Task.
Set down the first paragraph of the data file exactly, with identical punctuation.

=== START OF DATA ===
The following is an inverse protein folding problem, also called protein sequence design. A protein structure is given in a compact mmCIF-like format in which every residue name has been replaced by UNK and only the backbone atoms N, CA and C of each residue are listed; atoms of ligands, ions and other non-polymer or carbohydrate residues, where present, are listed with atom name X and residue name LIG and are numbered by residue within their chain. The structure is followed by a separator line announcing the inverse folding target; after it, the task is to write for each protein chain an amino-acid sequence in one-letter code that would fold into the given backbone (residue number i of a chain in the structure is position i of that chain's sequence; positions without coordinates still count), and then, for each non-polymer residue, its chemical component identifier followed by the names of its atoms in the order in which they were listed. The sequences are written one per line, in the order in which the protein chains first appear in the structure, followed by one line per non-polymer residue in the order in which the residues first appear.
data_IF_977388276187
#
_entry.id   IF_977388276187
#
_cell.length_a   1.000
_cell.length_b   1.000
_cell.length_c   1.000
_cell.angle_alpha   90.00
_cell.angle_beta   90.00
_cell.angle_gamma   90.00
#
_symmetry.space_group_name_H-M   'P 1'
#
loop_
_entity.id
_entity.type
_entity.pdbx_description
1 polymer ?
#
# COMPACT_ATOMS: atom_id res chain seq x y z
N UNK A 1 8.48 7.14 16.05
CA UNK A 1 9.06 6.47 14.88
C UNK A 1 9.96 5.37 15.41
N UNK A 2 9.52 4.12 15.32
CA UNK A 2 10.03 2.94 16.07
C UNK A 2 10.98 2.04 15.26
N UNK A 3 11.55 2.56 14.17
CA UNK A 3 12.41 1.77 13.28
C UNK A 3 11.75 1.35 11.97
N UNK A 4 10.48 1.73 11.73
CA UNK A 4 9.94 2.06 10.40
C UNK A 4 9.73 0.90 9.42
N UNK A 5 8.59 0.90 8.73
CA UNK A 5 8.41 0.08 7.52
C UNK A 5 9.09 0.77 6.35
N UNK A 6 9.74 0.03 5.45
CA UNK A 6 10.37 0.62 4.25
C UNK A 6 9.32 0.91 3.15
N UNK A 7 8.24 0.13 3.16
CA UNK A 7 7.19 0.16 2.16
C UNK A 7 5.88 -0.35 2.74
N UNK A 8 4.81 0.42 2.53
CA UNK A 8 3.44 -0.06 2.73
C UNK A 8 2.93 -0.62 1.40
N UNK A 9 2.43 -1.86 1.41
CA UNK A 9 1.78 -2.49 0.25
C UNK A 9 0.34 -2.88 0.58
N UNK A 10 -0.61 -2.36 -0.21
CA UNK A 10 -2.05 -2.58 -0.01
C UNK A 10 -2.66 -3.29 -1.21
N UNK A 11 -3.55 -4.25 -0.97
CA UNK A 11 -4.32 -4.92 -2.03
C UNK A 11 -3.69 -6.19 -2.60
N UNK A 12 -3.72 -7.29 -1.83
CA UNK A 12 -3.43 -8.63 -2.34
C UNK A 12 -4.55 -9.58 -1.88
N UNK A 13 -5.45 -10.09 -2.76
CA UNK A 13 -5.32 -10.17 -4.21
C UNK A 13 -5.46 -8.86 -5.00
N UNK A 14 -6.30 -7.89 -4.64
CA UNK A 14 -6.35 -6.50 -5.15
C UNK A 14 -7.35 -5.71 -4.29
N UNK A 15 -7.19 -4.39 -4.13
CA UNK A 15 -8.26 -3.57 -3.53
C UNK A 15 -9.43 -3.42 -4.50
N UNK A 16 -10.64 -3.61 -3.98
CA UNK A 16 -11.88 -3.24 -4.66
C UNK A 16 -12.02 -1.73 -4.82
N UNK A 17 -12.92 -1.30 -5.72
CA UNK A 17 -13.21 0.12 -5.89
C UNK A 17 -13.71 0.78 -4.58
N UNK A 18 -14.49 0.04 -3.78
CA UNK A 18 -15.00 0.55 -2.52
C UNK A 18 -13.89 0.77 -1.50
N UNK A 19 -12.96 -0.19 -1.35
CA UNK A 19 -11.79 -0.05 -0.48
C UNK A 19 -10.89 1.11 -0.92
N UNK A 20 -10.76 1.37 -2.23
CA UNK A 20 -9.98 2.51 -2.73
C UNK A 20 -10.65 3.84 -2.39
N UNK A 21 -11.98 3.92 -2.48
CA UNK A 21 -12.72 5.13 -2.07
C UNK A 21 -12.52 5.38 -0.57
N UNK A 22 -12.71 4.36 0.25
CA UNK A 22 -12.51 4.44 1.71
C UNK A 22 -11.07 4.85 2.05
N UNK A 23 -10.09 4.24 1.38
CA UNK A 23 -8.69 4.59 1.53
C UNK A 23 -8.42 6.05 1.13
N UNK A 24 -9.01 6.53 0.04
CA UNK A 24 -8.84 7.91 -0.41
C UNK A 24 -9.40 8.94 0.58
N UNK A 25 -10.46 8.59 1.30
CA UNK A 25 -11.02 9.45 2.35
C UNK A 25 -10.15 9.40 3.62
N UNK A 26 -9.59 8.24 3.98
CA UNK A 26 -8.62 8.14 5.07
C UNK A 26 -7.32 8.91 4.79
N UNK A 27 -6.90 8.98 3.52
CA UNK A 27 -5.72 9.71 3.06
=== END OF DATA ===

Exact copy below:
The following is an inverse protein folding problem, also called protein sequence design. A protein structure is given in a compact mmCIF-like format in which every residue name has been replaced by UNK and only the backbone atoms N, CA and C of each residue are listed; atoms of ligands, ions and other non-polymer or carbohydrate residues, where present, are listed with atom name X and residue name LIG and are numbered by residue within their chain. The structure is followed by a separator line announcing the inverse folding target; after it, the task is to write for each protein chain an amino-acid sequence in one-letter code that would fold into the given backbone (residue number i of a chain in the structure is position i of that chain's sequence; positions without coordinates still count), and then, for each non-polymer residue, its chemical component identifier followed by the names of its atoms in the order in which they were listed. The sequences are written one per line, in the order in which the protein chains first appear in the structure, followed by one line per non-polymer residue in the order in which the residues first appear.